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Parallel striatal and hippocampal systems for landmarks and boundaries in spatial memory

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Zitation

Doeller, C. F., King, J. A., & Burgess, N. (2008). Parallel striatal and hippocampal systems for landmarks and boundaries in spatial memory. Proceedings of the National Academy of Sciences of the United States of America, 105(15), 5915-5920. doi:10.1073/pnas.0801489105.


Zitierlink: http://hdl.handle.net/21.11116/0000-0001-7115-8
Zusammenfassung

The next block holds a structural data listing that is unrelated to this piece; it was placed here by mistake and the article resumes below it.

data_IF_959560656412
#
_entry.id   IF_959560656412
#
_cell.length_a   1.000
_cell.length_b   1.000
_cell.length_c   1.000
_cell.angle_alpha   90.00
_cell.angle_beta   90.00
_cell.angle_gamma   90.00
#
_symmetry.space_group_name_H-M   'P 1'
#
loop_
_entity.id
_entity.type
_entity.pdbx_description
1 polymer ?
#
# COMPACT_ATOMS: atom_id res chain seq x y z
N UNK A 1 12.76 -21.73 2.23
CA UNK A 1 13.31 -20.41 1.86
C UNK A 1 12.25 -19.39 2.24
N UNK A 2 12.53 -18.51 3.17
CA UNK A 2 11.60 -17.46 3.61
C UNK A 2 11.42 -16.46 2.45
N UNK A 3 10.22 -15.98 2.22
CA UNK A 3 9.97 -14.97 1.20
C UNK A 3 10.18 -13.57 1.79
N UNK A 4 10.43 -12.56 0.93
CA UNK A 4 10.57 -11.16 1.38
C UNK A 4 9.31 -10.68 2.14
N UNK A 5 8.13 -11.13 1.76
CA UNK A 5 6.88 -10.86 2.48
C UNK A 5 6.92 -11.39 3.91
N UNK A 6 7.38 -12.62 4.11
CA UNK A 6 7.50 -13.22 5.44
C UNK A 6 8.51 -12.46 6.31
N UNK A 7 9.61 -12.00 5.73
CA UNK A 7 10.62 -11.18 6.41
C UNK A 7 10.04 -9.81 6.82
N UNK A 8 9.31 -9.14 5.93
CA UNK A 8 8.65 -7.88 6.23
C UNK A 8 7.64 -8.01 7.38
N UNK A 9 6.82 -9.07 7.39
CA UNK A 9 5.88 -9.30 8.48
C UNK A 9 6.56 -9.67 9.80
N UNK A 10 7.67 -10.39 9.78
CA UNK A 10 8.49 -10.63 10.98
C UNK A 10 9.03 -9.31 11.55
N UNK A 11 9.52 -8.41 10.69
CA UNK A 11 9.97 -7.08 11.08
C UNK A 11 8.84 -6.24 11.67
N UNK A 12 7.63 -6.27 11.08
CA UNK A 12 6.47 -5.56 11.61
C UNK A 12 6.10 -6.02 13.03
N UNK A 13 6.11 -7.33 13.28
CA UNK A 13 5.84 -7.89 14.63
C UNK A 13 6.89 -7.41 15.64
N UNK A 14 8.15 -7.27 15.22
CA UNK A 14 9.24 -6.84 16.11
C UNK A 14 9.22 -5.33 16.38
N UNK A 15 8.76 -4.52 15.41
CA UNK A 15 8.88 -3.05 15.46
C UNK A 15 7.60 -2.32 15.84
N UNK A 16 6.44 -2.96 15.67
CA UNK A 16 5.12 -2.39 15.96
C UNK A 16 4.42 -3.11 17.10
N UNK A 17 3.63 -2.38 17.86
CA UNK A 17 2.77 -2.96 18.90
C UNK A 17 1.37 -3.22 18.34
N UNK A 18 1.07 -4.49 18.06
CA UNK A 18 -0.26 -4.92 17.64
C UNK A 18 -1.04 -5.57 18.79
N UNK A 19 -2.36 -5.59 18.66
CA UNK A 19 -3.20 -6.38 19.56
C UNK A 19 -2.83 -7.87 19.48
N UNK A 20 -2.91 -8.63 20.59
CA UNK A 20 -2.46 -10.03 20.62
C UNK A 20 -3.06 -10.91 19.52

How the memory systems centered on the hippocampus and dorsal striatum interact to support behavior remains controversial. We used functional MRI while people learned the locations of objects by collecting and replacing them over multiple trials within a virtual environment comprising a landmark, a circular boundary, and distant cues for orientation. The relative location of landmark and boundary was occasionally changed, with specific objects paired with one or other cue, allowing dissociation of learning and performance relative to either cue. Right posterior hippocampal activation reflected learning and remembering of boundary-related locations, whereas right dorsal striatal activation reflected learning and remembering of landmark-related locations. Within the right hippocampus, anterior processing of environmental change (spatial novelty) was dissociated from posterior processing of location. Behavioral studies show that landmark-related learning obeys associative reinforcement, whereas boundary-related learning is incidental [Doeller CF, Burgess N (2008) Proc Natl Acad Sci USA 105:5909-5914]. The distinct incidental hippocampal processing of boundaries is suggestive of a "geometric module" or "cognitive map" and may explain the hippocampal support of incidental/observational learning in "declarative" or "episodic" memory versus the striatal support of trial-and-error learning in "procedural" memory. Finally, the hippocampal and striatal systems appear to combine "bottom-up," simply influencing behavior proportional to their activations, without direct interaction, with "top-down" ventromedial prefrontal involvement when both are similarly active.